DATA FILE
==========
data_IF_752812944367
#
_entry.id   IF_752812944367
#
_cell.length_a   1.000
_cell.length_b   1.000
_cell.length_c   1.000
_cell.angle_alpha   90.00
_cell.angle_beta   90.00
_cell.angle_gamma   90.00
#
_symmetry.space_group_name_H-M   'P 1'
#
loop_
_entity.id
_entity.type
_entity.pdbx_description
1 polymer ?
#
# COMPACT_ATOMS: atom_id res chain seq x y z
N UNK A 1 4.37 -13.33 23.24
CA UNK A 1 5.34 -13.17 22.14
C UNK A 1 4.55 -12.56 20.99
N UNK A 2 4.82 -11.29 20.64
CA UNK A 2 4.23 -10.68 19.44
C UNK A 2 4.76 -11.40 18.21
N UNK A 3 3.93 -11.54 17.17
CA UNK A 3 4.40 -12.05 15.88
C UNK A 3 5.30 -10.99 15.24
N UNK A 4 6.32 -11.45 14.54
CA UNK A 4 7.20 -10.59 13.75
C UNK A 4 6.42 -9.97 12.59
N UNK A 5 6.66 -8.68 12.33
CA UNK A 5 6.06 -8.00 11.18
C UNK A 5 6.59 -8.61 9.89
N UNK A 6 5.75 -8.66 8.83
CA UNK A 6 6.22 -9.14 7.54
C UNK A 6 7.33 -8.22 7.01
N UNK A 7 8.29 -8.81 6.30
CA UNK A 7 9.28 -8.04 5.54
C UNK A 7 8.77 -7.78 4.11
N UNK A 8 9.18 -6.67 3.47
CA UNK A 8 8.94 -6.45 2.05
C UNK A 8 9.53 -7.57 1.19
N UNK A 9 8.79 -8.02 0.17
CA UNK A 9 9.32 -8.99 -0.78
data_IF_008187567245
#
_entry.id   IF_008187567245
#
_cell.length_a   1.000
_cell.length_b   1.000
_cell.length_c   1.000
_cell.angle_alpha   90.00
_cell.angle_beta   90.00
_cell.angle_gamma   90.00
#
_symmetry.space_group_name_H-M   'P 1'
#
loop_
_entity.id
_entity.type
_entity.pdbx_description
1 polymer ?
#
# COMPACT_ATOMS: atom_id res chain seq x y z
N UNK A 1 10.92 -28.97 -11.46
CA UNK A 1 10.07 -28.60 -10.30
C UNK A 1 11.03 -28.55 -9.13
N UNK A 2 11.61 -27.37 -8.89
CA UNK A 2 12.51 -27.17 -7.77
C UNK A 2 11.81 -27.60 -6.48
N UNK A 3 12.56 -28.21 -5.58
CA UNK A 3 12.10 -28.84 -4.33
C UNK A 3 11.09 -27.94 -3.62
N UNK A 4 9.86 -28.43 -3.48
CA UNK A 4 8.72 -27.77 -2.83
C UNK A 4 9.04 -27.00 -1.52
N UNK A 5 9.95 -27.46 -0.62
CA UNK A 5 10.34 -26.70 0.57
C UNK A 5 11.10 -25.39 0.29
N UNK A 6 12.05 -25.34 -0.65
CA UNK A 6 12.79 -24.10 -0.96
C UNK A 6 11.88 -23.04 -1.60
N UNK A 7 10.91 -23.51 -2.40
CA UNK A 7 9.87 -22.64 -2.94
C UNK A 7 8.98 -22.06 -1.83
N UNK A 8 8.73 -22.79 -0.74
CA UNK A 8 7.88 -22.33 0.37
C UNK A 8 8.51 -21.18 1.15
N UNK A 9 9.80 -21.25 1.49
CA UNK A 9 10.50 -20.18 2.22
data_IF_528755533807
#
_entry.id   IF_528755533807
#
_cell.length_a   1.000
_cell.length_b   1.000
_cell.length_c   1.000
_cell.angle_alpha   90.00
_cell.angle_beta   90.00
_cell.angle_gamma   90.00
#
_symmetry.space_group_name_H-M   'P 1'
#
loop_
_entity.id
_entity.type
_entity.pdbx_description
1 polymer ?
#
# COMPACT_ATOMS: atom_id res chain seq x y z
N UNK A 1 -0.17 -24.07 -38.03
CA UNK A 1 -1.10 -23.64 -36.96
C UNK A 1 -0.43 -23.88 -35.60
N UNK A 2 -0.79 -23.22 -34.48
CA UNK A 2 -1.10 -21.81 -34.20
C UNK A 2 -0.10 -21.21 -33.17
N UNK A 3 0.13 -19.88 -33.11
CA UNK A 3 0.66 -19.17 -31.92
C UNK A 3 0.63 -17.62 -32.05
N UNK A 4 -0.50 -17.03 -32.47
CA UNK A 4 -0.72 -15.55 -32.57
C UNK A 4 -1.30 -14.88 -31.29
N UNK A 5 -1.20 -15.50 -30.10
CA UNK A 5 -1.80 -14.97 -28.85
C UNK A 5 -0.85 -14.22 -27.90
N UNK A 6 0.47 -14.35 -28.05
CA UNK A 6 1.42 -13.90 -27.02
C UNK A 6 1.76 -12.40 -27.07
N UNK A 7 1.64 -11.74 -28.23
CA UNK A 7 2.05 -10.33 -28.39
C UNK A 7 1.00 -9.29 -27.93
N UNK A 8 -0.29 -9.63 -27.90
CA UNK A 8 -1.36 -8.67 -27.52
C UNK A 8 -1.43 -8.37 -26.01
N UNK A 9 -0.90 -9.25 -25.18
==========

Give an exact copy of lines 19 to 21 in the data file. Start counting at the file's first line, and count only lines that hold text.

#
# COMPACT_ATOMS: atom_id res chain seq x y z
N UNK A 1 4.37 -13.33 23.24